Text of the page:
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Friday’s analyst upgrades and downgrades

File photo of Canadian Tire Corp. store sign

Jonathan Hayward/The Canadian Press

Inside the Market's roundup of some of today's key analyst actions

The fourth-quarter results from Canadian Tire Corporation Ltd. (CTC.A-T) drew contrasting reactions from a pair of equity analysts.

In response to Thursday's announcement, Desjardins Securities' Keith Howlett downgraded his rating for the stock to "hold" from "buy," expressing concern about the impact of online retailing on future sales.

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"The risk-reward balance appears less alluring to us," said Mr. Howlett.

Meanwhile, Canaccord Genuity analyst Derek Dley raised his rating to "buy" from "hold" following updates to his sum-of-the-parts valuations, which separates its retail and financial services segments as well as its ownership of CT REIT.

"In our view, the company has done an impressive job of navigating what has been a challenging foreign exchange headwind, and weakness in the Western Canadian economy, and given the strength in the company's balance sheet, we believe there is substantial opportunity to accretively allocate capital," said Mr. Dley.

The retailer reported quarterly earnings per share of $3.46, in line with Mr. Howlett's projection, a penny better than Mr. Dley's estimate and ahead of the consensus expectation of $3.39. It was a rise of 15.6 per cent year over year.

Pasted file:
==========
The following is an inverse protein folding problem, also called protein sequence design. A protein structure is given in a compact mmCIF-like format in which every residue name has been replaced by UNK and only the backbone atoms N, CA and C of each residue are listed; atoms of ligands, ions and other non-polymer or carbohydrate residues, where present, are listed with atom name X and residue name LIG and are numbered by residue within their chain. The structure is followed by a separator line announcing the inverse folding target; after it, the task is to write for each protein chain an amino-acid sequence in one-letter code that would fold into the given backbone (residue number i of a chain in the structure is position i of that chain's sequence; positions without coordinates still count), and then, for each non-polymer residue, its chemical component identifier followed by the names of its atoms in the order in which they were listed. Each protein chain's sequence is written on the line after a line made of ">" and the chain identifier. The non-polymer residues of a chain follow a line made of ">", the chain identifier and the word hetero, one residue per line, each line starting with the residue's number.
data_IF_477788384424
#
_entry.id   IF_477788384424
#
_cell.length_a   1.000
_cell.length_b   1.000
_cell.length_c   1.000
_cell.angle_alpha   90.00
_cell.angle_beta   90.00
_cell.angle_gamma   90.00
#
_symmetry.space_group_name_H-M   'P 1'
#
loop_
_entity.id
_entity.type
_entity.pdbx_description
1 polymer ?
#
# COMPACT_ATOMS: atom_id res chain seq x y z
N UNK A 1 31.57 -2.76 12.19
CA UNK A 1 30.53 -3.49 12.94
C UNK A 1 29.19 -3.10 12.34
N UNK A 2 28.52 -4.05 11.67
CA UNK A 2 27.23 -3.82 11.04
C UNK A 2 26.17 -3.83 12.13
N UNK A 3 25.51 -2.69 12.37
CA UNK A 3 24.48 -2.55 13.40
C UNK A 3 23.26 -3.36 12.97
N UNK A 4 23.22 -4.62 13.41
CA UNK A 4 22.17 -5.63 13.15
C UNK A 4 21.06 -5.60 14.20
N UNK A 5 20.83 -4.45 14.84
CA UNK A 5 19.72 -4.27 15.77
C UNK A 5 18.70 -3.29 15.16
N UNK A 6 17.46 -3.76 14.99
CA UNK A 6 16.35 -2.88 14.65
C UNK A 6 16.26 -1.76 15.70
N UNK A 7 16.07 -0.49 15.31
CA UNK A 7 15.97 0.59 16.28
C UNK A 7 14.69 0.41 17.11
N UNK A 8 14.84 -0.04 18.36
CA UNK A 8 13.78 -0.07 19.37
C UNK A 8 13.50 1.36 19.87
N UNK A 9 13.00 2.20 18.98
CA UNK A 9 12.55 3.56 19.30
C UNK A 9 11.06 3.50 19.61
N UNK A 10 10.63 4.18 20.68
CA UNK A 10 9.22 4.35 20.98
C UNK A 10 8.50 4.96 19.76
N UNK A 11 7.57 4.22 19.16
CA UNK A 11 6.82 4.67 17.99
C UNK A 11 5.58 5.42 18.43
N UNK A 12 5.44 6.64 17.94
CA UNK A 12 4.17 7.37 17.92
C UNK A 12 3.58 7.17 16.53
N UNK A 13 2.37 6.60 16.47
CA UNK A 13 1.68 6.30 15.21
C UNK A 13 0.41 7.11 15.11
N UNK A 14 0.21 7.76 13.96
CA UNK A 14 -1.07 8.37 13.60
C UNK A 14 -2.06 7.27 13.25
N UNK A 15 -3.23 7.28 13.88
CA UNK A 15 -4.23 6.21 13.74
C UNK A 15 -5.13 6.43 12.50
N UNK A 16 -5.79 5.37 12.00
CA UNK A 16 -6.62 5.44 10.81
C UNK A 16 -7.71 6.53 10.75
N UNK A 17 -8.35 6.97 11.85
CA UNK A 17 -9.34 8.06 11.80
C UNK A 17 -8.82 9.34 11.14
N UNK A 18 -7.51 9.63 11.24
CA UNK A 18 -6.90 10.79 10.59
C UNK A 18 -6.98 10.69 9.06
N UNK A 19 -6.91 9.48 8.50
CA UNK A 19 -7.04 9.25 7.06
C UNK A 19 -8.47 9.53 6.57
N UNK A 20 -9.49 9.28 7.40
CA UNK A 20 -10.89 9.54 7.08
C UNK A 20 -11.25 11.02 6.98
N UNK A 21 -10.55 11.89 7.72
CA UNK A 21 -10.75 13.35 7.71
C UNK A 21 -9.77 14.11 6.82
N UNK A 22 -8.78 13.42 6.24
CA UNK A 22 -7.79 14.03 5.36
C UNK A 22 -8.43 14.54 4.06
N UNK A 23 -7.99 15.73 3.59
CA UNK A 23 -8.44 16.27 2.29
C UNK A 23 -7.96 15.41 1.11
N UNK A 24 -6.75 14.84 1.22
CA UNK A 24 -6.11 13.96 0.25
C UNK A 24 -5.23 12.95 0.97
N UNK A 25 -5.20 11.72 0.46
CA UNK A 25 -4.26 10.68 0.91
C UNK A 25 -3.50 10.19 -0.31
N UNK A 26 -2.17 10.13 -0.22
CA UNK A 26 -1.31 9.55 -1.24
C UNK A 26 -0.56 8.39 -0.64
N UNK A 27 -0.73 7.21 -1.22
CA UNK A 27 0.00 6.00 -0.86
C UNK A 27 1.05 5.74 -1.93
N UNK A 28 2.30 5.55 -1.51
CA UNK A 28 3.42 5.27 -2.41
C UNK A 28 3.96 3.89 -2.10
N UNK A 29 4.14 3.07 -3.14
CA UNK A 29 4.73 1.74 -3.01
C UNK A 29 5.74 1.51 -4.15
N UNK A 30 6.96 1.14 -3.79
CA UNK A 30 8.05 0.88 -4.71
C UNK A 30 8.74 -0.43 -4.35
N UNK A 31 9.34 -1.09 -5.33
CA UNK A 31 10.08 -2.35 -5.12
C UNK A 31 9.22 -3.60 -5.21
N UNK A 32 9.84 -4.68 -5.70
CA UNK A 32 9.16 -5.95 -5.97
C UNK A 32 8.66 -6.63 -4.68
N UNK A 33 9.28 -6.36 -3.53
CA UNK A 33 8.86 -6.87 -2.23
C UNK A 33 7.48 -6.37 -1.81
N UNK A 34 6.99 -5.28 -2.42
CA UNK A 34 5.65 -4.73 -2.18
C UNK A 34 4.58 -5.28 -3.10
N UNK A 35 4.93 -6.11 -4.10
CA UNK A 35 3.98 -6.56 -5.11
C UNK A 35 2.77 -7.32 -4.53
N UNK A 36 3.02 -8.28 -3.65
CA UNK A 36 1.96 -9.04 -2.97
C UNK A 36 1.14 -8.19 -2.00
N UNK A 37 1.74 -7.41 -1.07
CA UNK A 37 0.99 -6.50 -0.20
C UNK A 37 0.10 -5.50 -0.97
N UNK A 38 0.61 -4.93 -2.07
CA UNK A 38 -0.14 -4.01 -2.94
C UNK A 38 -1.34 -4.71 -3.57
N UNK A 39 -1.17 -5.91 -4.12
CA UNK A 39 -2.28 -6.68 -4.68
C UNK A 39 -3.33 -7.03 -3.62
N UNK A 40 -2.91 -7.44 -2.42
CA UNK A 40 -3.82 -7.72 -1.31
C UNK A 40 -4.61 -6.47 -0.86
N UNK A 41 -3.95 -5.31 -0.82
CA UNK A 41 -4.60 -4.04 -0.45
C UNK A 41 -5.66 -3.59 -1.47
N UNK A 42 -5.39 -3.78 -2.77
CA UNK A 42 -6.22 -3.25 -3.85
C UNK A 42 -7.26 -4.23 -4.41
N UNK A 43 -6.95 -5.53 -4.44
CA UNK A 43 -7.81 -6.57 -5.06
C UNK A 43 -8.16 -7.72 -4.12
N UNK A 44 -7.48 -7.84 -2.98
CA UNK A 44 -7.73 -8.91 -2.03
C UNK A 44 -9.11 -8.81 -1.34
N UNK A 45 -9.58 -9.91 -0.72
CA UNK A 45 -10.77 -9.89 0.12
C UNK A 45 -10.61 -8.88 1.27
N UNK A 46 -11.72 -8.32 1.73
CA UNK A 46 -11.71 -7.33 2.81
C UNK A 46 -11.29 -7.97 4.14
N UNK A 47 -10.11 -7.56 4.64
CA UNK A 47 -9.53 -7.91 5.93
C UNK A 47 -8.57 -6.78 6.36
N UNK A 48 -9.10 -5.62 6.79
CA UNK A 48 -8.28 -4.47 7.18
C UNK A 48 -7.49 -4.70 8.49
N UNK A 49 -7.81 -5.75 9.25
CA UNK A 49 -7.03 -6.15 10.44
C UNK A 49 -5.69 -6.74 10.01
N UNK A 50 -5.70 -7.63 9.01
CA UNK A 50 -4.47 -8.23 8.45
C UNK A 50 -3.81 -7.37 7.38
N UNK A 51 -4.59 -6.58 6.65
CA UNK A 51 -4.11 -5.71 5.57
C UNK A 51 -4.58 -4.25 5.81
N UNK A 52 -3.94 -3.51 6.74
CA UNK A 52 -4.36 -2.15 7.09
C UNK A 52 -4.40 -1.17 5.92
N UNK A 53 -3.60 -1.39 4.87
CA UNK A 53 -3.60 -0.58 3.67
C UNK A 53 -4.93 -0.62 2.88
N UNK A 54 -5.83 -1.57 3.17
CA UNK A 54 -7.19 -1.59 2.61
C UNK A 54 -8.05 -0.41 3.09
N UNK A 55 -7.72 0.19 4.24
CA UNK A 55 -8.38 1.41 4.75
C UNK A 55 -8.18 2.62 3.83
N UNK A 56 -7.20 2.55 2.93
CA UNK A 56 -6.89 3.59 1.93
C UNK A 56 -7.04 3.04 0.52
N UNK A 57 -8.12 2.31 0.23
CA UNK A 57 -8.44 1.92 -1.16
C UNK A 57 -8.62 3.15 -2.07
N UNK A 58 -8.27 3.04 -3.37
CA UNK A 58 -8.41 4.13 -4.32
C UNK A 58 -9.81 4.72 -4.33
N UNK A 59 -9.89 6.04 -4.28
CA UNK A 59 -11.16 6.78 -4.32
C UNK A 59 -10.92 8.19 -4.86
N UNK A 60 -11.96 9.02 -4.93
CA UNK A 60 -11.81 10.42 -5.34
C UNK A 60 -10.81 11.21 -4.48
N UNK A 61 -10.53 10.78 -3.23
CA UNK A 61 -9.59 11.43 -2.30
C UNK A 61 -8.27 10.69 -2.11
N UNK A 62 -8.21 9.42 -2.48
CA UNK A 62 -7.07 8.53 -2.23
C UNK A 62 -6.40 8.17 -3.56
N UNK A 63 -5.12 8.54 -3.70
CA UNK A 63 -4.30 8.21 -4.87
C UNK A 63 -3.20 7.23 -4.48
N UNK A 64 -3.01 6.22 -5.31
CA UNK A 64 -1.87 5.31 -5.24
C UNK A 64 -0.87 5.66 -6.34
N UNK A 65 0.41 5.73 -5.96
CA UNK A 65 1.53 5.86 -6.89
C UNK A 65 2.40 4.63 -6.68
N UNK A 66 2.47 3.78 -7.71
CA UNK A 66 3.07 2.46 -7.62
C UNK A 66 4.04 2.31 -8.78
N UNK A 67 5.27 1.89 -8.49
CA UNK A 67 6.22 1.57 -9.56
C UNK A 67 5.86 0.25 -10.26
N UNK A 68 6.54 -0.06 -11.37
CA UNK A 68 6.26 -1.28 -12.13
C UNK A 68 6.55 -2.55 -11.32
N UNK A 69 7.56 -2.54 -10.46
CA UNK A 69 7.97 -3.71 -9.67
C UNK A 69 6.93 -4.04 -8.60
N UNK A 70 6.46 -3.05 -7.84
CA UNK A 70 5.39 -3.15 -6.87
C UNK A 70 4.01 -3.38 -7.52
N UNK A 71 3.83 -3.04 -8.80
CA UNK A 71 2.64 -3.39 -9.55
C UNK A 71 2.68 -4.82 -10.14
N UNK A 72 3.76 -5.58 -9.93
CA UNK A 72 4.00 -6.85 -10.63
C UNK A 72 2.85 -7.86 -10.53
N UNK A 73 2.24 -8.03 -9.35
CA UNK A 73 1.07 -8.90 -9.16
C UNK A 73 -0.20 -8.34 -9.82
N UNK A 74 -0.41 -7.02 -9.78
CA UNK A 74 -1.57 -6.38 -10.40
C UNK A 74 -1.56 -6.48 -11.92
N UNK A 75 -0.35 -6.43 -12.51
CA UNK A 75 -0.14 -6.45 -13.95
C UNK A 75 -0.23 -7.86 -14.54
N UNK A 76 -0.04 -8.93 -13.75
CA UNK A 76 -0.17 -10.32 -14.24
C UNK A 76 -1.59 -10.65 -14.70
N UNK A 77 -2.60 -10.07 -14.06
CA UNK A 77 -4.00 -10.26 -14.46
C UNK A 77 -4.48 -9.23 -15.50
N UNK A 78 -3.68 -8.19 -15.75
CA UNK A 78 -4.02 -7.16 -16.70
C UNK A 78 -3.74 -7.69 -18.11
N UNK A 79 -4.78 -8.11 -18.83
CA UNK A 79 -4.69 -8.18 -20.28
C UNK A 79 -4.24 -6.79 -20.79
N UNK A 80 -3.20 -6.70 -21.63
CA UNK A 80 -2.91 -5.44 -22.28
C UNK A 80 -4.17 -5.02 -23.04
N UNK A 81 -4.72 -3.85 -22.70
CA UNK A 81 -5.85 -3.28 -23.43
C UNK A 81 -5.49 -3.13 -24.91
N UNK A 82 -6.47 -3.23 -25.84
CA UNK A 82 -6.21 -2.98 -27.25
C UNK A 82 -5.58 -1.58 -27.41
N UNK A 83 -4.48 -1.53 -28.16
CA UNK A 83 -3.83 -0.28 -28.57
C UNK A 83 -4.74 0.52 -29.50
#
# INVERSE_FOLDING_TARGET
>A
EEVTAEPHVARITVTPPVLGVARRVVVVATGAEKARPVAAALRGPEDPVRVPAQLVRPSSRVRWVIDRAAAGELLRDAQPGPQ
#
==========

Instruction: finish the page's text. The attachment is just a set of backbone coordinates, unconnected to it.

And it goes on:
Both analysts emphasized the company's "strong" same-store sales growth. Canadian Tire, Mark's and FGL Sports Ltd. stores rose 8.1 per cent, 10.6 per cent and 5.1 per cent, respectively.

In explaining his downgrade, Mr. Howlett called 2016 "the official end of the square footage era" for the company.

"Canadian Tire has been slowing store count and square footage growth over the last three years, as the transition to digital retailing became the imperative," he said. "The slowdown is also reflective of the high existing penetration of the company's various retail banners across Canada. In our view, 2016 marks the formal end of the era of square footage additions being a prime driver of retail growth. In 2016, Canadian Tire opportunistically converted 12 former Target stores to Canadian Tire, in the process adding two net new stores and enjoying expanded space in the other 10 stores. Canadian Tire now has 500 stores across Canada. FGL Sports also brought its dramatic five-year expansion (and rationalization) of square footage to a close. Management expects very selective store additions or expansion to space going forward. Mark's has no material plans of which we are aware to add to store count.